India’s recommitment to multi-stakeholderism

In August 2015, India came out in favour of multi-stakeholderism, the model of Internet governance in which all stakeholders have an equal role to play. The Framework indicates the apparent convergence of the US and India’s approaches to Internet governance, citing bilateral support for the multi-stakeholder model of Internet governance that is ‘transparent and accountable to its stakeholders including governments, civil society and the private sector, and promotes cooperation among them’. Questions over India’s commitment to multi-stakeholderism were raised following the joint statement released in April 2016 with Russia and China. Understandably, the US had concerns following the release of this joint statement, which may have led them to ensure the language of the Framework was clearly in support of multi-stakeholderism. The consequences of this Framework for India’s relationship with Russia and China will be considered later.

However, India’s implementation of multi-stakeholderism is not without limitations.The Minister for Communications and IT has stated thatIndia’s approach to multi-stakeholderism is qualified by national security matters, as the government’s role should be given primacy over other stakeholders in this regard.Additionally, India has yet to develop consistent and wide-ranging domestic mechanisms for implementing multi-stakeholderism, which would allow India to increase its participation in Internet governance at the international level.By including a bilateral commitment to multi-stakeholderism and continued dialogue and engagement in the Internet governance fora, the Framework can be interpreted as the US addressing India’s hesitations regarding the multi-stakeholder model. However, whether the approaches of India and the US towards Internet governance truly converge outside of this Framework remains to be seen.

Conflicting interests of Russia and China, and India as a swing state

The Framework comes after the aforementioned joint statement issued by Russia, China and India earlier this year. Paragraph 12 of this joint statement emphasised the need for a ‘broader international universal regulatory binding instrument under the UN’to tackle cybercrime, suggesting a preference for a multilateral governance model with entrenched state sovereignty. In the same paragraph, the Ministers emphasised the need to ensure Internet governance will be based on ‘multilateralism, democracy, transparency with multi-stakeholders in their respective roles and responsibilities’. This language is nearly identical to that used in the outcome document from WSIS +10 High Level Meeting, which stipulates ‘the management of the Internet as a global facility includes multilateral, transparent, democratic and multi-stakeholder processes’. The only qualifying phrase in the joint statement that indicates the reluctance of Russia and China to embrace multi-stakeholderism is that multi-stakeholders ought to be considered ‘in their respective roles and responsibilities’.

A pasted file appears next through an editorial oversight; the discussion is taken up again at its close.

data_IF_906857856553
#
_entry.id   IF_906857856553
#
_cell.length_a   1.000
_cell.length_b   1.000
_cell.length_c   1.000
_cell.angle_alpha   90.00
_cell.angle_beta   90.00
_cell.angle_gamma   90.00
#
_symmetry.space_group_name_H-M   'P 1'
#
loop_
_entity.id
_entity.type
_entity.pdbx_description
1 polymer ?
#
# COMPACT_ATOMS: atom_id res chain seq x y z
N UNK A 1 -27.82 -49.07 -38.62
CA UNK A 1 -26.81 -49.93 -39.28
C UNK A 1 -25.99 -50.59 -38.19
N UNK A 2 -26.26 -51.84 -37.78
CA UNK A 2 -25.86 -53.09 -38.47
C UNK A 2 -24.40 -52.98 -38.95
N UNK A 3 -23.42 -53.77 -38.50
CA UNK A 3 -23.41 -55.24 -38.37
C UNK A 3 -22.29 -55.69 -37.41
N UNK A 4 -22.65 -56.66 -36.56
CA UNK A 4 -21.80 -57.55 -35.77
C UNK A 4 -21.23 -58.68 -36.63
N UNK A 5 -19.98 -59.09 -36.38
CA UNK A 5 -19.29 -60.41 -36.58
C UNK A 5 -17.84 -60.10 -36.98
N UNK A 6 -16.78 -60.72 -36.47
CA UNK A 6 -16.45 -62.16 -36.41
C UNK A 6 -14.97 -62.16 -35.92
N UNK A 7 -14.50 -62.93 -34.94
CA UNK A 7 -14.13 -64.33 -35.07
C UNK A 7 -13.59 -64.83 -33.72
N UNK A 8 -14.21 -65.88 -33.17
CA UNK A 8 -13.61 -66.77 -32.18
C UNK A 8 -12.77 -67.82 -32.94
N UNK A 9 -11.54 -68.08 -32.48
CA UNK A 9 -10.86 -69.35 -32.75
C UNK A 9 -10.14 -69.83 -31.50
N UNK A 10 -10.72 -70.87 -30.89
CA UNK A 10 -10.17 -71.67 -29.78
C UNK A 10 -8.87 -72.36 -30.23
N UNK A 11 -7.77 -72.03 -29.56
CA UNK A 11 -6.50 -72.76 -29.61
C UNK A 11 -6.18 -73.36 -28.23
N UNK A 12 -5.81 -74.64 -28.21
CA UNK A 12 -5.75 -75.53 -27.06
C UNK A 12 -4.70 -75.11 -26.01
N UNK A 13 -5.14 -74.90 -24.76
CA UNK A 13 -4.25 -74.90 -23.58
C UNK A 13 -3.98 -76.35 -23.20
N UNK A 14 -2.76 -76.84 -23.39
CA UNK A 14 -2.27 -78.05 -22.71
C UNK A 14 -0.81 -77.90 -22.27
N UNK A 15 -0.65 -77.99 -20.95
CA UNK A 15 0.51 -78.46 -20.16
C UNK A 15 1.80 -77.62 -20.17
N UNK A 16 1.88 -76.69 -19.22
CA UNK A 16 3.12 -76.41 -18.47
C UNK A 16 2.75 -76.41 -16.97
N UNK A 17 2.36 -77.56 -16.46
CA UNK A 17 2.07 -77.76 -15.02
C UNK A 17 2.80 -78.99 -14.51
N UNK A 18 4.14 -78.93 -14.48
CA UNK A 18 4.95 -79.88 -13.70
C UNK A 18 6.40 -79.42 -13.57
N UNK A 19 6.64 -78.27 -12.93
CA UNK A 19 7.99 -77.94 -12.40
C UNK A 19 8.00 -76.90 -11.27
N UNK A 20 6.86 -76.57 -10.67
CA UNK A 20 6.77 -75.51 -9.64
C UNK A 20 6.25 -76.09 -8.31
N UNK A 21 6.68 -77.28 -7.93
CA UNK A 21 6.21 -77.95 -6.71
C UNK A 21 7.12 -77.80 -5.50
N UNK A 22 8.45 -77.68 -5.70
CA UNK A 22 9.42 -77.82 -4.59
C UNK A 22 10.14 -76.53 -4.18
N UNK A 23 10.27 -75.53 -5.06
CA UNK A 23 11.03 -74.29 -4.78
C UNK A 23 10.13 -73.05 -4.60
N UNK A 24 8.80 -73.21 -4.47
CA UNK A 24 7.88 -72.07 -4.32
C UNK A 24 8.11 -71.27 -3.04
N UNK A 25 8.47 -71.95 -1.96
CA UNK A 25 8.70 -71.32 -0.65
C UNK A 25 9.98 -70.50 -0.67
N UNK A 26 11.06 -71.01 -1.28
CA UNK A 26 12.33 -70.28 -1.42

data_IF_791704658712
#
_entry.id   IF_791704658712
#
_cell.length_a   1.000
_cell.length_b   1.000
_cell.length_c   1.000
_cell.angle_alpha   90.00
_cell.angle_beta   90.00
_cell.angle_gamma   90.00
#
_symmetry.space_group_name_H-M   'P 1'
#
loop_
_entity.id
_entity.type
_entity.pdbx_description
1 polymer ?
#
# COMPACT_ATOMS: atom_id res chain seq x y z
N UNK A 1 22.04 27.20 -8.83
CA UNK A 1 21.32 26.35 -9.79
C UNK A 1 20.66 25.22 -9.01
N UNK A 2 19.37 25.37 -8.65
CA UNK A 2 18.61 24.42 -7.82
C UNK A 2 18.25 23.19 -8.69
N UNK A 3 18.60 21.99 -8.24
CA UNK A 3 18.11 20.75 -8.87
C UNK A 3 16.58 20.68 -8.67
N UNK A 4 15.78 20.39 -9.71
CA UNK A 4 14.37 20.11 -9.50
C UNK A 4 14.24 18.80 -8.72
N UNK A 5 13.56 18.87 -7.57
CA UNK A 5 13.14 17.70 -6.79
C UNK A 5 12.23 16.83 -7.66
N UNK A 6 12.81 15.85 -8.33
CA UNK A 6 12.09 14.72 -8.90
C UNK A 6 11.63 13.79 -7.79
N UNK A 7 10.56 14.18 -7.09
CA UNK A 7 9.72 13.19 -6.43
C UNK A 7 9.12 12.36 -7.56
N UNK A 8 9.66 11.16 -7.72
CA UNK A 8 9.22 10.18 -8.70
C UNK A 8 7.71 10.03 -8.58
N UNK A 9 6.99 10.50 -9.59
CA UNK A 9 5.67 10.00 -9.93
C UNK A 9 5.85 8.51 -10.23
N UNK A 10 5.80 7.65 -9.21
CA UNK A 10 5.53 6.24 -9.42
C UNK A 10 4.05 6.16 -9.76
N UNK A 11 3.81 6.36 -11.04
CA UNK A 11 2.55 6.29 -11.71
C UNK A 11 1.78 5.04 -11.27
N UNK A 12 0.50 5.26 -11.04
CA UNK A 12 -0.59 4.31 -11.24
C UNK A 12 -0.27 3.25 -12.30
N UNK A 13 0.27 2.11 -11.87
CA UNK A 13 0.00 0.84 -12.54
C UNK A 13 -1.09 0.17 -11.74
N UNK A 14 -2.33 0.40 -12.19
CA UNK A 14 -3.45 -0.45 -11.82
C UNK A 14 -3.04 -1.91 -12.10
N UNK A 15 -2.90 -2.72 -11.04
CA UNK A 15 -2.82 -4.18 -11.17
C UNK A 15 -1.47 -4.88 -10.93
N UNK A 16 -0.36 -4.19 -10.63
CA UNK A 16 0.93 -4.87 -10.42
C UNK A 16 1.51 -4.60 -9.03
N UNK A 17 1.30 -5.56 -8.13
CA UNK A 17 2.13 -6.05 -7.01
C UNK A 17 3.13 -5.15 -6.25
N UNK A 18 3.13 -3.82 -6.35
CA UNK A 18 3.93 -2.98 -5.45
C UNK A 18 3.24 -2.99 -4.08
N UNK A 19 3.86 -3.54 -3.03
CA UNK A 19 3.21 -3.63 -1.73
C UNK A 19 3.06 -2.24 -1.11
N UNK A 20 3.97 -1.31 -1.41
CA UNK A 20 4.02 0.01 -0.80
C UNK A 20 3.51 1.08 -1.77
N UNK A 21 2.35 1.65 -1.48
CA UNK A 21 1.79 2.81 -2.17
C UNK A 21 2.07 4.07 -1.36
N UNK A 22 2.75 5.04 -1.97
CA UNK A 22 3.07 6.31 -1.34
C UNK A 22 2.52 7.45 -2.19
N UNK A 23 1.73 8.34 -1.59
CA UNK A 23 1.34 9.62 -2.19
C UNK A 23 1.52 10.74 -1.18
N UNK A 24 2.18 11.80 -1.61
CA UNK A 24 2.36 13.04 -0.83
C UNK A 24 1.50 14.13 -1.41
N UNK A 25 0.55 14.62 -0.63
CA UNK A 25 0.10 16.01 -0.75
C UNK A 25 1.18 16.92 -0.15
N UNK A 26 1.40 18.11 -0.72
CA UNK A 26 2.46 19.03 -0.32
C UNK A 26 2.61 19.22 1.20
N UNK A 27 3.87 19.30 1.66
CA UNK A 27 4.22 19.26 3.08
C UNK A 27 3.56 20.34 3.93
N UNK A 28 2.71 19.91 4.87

Therefore, while the debate over Internet governance is framed as one between the increasing acceptance of multi-stakeholderism, and those who hold out for a state-centric governance model, the language used in diplomacy between the two sides is remarkably similar. As a ‘swing state’ in this diplomatic arena, India holds power as being politically valuable to both sides of the debate. If India can continue to take advantage of the flexibility in discourse of multi-stakeholderism by appealing to both the US, and Russia and China, it can act successfully as a ‘swing state’. However, if, and when India and the US commit to the agreement this Framework pertains to, India should ensure that its bilateral relationship with the US does not impede its relationship to Russia and China.

Conclusion

This Framework is part of a wider arrangement for the US-India relations to deepen ties and to look to each other as ‘priority partners’ in the Asia-Pacific and Indian Ocean region.It remains to be seen whether all these provisions regarding cybersecurity will be included in the final signed agreement, but if they are included, it may contribute to the further acceptance of multi-stakeholderism on a global scale, and be an indication of cybersecurity norms to be taken up by other governments.

Global Public Interest and ICANN

By Gangesh Varma

Global Public Interest is a difficult term to define. Any attempt to define it has always been met with resistance, or dissatisfaction. Yet, it features prominently in ICANN’s universe – through its bylaws, documents and contracts. In this post, I recapitulate the discussions surrounding global public interest within ICANN’s remit, the subject of a high interest session at ICANN 55 earlier this month.

Debates surrounding the term were revived during deliberations of the Cross-Community Working Group on Enhancing ICANN’s Accountability (CCWG-Acct). It was among the most difficult issues discussed due to diverging perspectives from various stakeholders. One of the recommendations of the CCWG-Acct is to embed the concept in the core values of ICANN’s bylaws as follows:

“Seeking and supporting broad informed participation and reflecting the functional, geographic, and cultural diversity of the Internet at all levels of policy development and decision making to ensure that the bottom-up, multistakeholder policy development process is used to ascertain the global public interest and that those processes are accountable and transparent.”[1] [Emphasis added]